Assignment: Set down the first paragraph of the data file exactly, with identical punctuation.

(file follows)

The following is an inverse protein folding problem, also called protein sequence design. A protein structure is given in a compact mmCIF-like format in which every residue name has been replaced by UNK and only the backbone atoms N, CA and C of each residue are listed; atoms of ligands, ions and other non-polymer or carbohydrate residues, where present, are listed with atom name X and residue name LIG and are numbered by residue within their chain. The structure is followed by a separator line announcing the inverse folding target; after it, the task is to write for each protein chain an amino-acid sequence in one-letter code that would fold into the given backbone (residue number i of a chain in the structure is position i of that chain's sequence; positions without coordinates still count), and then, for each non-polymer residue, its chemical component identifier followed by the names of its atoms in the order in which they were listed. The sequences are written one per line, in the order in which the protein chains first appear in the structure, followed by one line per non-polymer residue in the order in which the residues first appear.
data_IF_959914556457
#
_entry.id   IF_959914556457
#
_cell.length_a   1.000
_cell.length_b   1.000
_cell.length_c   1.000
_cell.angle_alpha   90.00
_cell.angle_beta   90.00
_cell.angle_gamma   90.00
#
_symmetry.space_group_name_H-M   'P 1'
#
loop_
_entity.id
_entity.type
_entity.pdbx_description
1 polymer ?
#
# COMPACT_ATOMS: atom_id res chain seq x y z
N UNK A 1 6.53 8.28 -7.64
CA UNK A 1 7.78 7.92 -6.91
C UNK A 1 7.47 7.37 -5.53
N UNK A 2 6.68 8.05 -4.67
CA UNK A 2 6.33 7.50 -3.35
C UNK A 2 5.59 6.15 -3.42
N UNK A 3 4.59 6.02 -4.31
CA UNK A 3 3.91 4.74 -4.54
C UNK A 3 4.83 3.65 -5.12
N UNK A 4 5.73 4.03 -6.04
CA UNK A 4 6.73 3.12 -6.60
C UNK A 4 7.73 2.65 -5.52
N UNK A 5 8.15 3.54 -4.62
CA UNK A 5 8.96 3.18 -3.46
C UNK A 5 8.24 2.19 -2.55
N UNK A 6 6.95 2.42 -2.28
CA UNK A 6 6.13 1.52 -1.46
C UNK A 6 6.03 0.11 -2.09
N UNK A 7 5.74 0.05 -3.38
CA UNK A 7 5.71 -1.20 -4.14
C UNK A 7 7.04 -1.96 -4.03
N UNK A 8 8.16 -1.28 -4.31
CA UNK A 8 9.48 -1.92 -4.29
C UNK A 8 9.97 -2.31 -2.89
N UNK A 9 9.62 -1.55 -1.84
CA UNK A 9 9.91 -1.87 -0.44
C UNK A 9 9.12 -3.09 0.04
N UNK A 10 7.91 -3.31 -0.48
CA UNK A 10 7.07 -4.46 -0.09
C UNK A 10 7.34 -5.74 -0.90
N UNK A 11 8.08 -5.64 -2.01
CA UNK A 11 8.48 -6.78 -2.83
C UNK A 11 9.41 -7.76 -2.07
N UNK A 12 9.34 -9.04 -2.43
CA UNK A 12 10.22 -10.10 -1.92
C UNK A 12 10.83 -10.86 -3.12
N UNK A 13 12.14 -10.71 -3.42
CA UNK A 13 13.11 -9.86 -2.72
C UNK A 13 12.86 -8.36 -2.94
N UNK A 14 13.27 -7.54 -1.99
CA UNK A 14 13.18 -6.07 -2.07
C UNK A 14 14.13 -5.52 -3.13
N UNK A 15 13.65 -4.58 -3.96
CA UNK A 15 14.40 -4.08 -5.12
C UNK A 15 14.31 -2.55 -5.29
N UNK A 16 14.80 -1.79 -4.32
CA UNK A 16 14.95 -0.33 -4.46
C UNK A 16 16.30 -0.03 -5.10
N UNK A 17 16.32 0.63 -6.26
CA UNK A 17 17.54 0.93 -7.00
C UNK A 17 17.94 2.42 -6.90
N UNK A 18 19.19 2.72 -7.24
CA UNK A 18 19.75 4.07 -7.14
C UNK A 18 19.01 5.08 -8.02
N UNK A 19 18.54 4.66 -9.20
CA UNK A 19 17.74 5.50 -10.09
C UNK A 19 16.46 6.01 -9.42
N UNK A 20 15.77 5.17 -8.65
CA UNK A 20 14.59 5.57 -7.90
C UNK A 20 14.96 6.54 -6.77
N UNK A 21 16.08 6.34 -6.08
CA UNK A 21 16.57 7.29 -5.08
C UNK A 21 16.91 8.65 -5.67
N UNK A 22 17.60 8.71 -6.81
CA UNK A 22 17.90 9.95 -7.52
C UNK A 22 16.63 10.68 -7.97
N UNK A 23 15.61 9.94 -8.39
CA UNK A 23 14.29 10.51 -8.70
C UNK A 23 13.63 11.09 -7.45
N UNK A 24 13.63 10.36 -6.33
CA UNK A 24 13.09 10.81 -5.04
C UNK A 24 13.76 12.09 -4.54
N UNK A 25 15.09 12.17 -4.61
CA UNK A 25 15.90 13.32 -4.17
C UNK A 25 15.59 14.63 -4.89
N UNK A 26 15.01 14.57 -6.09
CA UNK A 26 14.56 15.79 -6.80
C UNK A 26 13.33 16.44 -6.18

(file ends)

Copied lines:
The following is an inverse protein folding problem, also called protein sequence design. A protein structure is given in a compact mmCIF-like format in which every residue name has been replaced by UNK and only the backbone atoms N, CA and C of each residue are listed; atoms of ligands, ions and other non-polymer or carbohydrate residues, where present, are listed with atom name X and residue name LIG and are numbered by residue within their chain. The structure is followed by a separator line announcing the inverse folding target; after it, the task is to write for each protein chain an amino-acid sequence in one-letter code that would fold into the given backbone (residue number i of a chain in the structure is position i of that chain's sequence; positions without coordinates still count), and then, for each non-polymer residue, its chemical component identifier followed by the names of its atoms in the order in which they were listed. The sequences are written one per line, in the order in which the protein chains first appear in the structure, followed by one line per non-polymer residue in the order in which the residues first appear.